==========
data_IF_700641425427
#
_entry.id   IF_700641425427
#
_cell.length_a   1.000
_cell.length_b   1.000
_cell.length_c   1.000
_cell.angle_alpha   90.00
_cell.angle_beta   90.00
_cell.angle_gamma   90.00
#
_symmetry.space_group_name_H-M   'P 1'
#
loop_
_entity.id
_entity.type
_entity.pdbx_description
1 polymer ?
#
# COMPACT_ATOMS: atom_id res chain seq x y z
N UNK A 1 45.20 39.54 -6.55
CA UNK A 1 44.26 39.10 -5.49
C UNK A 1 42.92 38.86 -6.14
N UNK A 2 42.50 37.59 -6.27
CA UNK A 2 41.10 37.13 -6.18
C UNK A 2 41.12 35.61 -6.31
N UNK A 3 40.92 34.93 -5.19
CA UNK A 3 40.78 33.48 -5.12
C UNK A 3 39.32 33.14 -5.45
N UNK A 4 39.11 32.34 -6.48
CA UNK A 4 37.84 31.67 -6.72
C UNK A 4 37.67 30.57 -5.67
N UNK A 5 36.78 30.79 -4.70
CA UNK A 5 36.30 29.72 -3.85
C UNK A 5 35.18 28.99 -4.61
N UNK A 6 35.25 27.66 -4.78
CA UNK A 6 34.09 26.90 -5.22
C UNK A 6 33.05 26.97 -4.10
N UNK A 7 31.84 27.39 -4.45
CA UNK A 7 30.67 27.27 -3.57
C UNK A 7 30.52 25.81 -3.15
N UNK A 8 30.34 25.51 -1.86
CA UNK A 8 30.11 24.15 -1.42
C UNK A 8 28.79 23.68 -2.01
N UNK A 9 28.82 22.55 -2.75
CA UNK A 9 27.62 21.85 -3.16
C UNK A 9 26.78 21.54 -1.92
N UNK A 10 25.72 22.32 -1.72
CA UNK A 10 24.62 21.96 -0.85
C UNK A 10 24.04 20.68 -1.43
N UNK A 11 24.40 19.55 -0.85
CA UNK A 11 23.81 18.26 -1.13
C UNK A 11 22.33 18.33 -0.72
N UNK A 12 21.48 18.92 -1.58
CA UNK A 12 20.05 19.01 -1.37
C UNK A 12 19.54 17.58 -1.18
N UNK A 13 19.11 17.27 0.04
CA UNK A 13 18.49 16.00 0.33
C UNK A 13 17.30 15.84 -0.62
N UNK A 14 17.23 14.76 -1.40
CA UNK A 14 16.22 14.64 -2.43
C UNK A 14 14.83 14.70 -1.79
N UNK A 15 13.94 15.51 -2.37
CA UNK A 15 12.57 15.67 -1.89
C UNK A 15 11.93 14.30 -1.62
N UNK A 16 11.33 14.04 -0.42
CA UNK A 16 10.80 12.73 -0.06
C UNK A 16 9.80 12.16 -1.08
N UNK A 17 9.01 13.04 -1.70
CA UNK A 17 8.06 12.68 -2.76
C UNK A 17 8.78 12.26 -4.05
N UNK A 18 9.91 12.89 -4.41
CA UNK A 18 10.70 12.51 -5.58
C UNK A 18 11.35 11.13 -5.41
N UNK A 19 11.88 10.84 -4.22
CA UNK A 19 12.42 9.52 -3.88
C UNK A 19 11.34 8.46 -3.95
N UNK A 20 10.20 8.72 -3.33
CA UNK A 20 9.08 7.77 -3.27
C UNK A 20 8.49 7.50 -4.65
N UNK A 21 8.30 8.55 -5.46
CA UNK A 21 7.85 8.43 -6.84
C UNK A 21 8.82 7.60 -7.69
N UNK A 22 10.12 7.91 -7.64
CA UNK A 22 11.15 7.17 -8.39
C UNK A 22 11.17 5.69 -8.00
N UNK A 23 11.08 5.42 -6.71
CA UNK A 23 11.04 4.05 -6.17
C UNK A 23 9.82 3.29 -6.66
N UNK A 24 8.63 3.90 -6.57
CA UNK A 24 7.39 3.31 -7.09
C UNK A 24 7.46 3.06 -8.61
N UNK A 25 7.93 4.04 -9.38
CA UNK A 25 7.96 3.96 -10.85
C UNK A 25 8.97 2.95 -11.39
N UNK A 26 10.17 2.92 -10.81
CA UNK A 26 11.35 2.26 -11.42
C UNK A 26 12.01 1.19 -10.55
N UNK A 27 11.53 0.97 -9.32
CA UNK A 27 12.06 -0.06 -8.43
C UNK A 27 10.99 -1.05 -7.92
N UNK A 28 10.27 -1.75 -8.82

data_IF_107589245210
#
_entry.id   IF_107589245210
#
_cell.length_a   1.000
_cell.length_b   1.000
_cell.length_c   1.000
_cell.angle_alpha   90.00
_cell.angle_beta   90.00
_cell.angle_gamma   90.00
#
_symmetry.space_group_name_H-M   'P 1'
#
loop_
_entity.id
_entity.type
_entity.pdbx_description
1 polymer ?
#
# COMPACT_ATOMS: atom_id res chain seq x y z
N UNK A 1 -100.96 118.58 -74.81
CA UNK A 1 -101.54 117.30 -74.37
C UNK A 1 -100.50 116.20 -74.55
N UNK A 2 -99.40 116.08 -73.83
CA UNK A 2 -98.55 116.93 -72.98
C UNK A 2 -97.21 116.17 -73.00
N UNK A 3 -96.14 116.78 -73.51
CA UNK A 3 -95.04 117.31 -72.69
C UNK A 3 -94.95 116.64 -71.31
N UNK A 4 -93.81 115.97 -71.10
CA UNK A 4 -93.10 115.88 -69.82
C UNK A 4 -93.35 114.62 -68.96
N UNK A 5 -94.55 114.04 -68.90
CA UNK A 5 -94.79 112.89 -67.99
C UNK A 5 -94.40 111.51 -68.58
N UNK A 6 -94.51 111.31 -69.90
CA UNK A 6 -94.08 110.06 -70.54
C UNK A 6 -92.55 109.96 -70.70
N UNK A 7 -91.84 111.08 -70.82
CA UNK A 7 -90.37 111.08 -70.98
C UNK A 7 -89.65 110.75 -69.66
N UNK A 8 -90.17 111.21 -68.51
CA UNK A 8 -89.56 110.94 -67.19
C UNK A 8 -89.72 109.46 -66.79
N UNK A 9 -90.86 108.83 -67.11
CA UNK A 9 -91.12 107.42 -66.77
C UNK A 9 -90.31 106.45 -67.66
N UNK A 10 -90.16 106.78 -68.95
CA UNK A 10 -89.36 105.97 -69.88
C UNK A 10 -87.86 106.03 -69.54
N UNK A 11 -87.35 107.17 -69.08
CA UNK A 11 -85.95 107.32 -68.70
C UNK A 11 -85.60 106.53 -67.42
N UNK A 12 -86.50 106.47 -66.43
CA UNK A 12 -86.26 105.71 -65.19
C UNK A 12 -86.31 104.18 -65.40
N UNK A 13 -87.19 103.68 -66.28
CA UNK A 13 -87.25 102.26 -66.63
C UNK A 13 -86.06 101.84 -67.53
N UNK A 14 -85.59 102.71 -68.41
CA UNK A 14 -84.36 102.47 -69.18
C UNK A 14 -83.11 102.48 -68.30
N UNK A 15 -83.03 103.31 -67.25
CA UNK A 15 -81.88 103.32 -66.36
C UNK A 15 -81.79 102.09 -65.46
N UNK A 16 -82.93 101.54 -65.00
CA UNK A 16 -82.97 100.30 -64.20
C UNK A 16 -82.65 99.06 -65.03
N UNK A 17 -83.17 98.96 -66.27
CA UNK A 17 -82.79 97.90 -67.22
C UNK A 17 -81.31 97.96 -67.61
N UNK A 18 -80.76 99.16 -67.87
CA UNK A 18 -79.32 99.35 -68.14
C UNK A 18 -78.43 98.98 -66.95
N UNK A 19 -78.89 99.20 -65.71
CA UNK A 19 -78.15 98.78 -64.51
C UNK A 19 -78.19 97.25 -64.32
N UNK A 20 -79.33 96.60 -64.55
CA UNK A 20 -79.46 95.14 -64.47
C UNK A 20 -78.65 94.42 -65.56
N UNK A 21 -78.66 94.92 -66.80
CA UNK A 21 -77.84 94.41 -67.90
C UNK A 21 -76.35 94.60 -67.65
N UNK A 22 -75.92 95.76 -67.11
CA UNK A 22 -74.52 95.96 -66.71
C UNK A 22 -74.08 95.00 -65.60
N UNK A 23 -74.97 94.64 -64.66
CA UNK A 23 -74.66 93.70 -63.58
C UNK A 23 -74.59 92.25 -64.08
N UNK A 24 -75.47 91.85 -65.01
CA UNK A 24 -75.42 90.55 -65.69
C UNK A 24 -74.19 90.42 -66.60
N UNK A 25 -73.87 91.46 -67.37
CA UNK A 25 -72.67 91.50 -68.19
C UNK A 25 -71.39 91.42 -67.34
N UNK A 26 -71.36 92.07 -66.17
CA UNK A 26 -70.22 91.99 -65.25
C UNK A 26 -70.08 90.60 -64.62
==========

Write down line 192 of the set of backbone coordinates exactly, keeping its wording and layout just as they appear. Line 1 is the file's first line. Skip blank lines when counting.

N UNK A 24 -75.47 91.85 -65.01